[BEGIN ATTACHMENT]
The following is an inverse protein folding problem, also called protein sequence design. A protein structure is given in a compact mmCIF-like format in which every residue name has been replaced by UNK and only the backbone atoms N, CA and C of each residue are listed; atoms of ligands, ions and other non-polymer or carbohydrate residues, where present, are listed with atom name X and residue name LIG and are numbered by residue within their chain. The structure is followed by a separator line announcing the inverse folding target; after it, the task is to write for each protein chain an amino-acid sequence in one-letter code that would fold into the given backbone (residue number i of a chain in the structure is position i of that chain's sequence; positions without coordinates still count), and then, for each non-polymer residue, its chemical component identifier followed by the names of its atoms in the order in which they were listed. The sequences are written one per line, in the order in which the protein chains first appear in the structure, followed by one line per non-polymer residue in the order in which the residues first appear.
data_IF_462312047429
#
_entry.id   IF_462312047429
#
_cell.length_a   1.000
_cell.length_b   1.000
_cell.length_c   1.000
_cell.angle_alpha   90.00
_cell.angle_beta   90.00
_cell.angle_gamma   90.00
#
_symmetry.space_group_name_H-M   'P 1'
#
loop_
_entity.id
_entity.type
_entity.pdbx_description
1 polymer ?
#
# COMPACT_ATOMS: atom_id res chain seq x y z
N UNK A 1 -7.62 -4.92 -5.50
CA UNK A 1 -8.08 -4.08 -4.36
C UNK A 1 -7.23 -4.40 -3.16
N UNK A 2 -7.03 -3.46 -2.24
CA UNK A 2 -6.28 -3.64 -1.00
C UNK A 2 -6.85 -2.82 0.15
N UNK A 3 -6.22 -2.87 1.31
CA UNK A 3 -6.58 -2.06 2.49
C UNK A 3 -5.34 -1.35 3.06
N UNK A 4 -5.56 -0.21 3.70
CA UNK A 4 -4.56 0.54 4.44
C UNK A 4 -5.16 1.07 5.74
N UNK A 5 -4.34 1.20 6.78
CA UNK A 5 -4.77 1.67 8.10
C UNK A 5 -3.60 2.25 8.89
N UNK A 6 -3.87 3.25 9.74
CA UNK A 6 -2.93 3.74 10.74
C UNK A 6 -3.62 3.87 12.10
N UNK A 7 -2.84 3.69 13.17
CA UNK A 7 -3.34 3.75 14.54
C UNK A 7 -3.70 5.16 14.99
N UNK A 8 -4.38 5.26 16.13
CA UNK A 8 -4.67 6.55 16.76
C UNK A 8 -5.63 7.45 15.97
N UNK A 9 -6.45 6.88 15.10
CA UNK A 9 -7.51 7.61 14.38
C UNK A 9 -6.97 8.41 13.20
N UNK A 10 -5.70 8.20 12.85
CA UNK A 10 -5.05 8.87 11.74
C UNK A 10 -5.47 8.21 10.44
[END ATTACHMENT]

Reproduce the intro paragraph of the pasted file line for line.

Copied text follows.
The following is an inverse protein folding problem, also called protein sequence design. A protein structure is given in a compact mmCIF-like format in which every residue name has been replaced by UNK and only the backbone atoms N, CA and C of each residue are listed; atoms of ligands, ions and other non-polymer or carbohydrate residues, where present, are listed with atom name X and residue name LIG and are numbered by residue within their chain. The structure is followed by a separator line announcing the inverse folding target; after it, the task is to write for each protein chain an amino-acid sequence in one-letter code that would fold into the given backbone (residue number i of a chain in the structure is position i of that chain's sequence; positions without coordinates still count), and then, for each non-polymer residue, its chemical component identifier followed by the names of its atoms in the order in which they were listed. The sequences are written one per line, in the order in which the protein chains first appear in the structure, followed by one line per non-polymer residue in the order in which the residues first appear.